It is the end of another year and I trust everyone is busily writing their grant applications for 2017 award rounds.
TSANZ is pleased to announce that Cystic Fibrosis Australia has opened their Australian Cystic Fibrosis Research Trust 2017 Innovation Grant and this can be accessed through the TSANZ Awards Submission Portal.
The TSANZ Respiratory Nurse Career Development Award for Indigenous Research and the AstraZeneca Grant-in-Aid for Severe Asthma Research are also both open until January 2017.
It has been another big year for TSANZ and we are well on the way for preparing for the 2017 ASM. Authors will soon hear about the outcome of their abstract submissions. The Research Committee now has more award applications to review than ever before, and awards have not even closed yet! It is great to see the respiratory research community continuing to grow.
Enjoy your December Research Roundup,
Prof Phil Hansbro
Chair, Research Sub-Committee
The following articles will take you to thelimbic.com
Holy Grail:Understanding how Idiopathic Pulmonary Fibrosis progresses. This month we speak to researcher Louise Organ from The Alfred Hospital in Melbourne about her work trying to understand how fibroblasts become dysregulated in IPF and how this process contributes to the progression of the disease. Read More.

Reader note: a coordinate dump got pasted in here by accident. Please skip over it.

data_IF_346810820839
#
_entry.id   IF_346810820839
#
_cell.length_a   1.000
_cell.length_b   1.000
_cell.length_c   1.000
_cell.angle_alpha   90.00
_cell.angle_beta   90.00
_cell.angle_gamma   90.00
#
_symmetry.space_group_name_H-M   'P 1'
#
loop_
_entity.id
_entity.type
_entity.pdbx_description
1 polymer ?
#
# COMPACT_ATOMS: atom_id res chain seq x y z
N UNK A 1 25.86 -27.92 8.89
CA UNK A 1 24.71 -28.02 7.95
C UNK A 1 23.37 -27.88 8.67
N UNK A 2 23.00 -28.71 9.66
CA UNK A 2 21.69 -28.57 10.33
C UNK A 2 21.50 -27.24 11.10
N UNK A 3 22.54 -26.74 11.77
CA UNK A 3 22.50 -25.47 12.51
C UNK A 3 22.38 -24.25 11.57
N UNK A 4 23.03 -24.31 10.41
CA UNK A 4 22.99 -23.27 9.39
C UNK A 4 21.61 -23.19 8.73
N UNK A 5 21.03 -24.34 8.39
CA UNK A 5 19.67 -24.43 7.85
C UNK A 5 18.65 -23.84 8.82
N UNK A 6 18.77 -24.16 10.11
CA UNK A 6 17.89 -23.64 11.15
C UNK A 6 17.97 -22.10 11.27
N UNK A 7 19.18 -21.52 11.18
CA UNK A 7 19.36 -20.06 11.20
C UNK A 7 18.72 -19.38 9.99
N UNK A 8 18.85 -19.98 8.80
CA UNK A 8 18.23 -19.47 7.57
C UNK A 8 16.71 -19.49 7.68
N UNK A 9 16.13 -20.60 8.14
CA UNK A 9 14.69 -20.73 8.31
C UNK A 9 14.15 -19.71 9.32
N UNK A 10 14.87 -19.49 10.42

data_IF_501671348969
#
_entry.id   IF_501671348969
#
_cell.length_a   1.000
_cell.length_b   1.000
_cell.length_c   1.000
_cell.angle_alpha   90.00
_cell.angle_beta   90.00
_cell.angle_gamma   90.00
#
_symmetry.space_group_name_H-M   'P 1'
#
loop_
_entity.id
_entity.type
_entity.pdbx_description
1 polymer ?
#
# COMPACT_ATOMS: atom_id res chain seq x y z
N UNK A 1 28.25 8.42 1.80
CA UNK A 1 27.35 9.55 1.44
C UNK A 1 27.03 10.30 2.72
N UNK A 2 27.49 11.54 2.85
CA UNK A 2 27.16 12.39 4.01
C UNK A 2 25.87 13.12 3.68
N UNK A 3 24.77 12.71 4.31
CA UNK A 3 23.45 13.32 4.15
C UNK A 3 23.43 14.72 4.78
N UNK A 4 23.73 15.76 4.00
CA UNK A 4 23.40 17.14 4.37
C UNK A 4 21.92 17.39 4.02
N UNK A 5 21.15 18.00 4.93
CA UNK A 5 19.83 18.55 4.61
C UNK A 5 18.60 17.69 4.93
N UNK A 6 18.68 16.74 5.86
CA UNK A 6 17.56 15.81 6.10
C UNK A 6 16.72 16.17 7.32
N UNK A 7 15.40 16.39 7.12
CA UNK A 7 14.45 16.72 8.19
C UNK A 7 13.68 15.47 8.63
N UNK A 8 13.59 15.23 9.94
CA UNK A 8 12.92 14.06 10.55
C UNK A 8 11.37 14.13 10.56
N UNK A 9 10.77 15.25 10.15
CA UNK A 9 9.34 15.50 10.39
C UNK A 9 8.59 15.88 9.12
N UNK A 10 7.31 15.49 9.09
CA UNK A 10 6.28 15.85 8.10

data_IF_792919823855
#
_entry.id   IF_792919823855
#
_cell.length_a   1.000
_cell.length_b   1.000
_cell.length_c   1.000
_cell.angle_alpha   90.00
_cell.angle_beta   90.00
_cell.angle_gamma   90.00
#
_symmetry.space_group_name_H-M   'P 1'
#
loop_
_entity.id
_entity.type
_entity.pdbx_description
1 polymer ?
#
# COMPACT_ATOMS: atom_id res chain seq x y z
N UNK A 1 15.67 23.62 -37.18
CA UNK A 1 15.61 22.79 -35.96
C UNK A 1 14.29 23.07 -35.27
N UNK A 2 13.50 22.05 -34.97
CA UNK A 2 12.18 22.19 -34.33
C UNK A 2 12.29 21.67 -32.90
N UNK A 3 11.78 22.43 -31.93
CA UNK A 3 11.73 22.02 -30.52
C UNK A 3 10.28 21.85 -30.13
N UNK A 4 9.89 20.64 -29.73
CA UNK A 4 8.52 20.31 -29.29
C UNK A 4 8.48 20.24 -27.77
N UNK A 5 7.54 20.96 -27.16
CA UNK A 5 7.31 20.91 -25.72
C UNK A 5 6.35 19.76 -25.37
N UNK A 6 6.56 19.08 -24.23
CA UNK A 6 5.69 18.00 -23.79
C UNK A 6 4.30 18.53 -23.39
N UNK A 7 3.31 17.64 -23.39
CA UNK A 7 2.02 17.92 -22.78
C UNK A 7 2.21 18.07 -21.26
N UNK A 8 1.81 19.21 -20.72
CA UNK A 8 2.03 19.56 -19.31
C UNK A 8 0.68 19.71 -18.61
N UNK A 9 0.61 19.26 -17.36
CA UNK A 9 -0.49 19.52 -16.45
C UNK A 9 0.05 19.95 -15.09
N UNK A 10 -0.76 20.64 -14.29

Global COPD guidelines updated. Spirometry remains important for the diagnosis and assessment of COPD but its value in making treatment decisions has been downgraded in the latest version of the Global Strategy for the Diagnosis, Management and Prevention of Chronic Obstructive Pulmonary Disease. Read More.
Mycobacterium spreading among CF patients globally. Whole genome sequencing of multi-drug resistant Mycobacterium abscessus isolates has shown the organism is spreading worldwide in the cystic fibrosis community, possibly via cross-infection. In an interview with the limbic expert Professor Scott Bell said the findings highlight the need for robust infection control, patient segregation and adherence to screening guidelines. Read More.